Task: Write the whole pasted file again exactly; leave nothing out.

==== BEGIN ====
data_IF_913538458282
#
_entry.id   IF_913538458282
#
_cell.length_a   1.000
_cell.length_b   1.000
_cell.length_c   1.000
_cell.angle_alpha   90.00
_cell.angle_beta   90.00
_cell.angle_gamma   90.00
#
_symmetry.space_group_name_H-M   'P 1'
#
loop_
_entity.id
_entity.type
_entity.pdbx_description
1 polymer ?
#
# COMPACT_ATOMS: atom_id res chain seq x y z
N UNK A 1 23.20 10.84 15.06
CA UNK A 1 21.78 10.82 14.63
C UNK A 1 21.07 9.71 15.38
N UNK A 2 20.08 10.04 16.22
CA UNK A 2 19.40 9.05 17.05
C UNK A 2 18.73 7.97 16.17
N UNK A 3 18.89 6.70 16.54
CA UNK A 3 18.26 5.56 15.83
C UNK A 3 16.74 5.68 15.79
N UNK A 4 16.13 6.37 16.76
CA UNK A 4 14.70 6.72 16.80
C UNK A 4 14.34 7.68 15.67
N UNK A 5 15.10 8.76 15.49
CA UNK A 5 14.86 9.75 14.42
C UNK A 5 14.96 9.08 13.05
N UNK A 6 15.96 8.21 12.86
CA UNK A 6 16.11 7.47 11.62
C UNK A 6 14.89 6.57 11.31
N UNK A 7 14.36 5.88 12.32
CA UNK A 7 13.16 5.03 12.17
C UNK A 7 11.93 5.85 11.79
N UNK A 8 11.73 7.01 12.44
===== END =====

data_IF_913538458282
#
_entry.id   IF_913538458282
#
_cell.length_a   1.000
_cell.length_b   1.000
_cell.length_c   1.000
_cell.angle_alpha   90.00
_cell.angle_beta   90.00
_cell.angle_gamma   90.00
#
_symmetry.space_group_name_H-M   'P 1'
#
loop_
_entity.id
_entity.type
_entity.pdbx_description
1 polymer ?
#
# COMPACT_ATOMS: atom_id res chain seq x y z
N UNK A 1 23.20 10.84 15.06
CA UNK A 1 21.78 10.82 14.63
C UNK A 1 21.07 9.71 15.38
N UNK A 2 20.08 10.04 16.22
CA UNK A 2 19.40 9.05 17.05
C UNK A 2 18.73 7.97 16.17
N UNK A 3 18.89 6.70 16.54
CA UNK A 3 18.26 5.56 15.83
C UNK A 3 16.74 5.68 15.79
N UNK A 4 16.13 6.37 16.76
CA UNK A 4 14.70 6.72 16.80
C UNK A 4 14.34 7.68 15.67
N UNK A 5 15.10 8.76 15.49
CA UNK A 5 14.86 9.75 14.42
C UNK A 5 14.96 9.08 13.05
N UNK A 6 15.96 8.21 12.86
CA UNK A 6 16.11 7.47 11.62
C UNK A 6 14.89 6.57 11.31
N UNK A 7 14.36 5.88 12.32
CA UNK A 7 13.16 5.03 12.17
C UNK A 7 11.93 5.85 11.79
N UNK A 8 11.73 7.01 12.44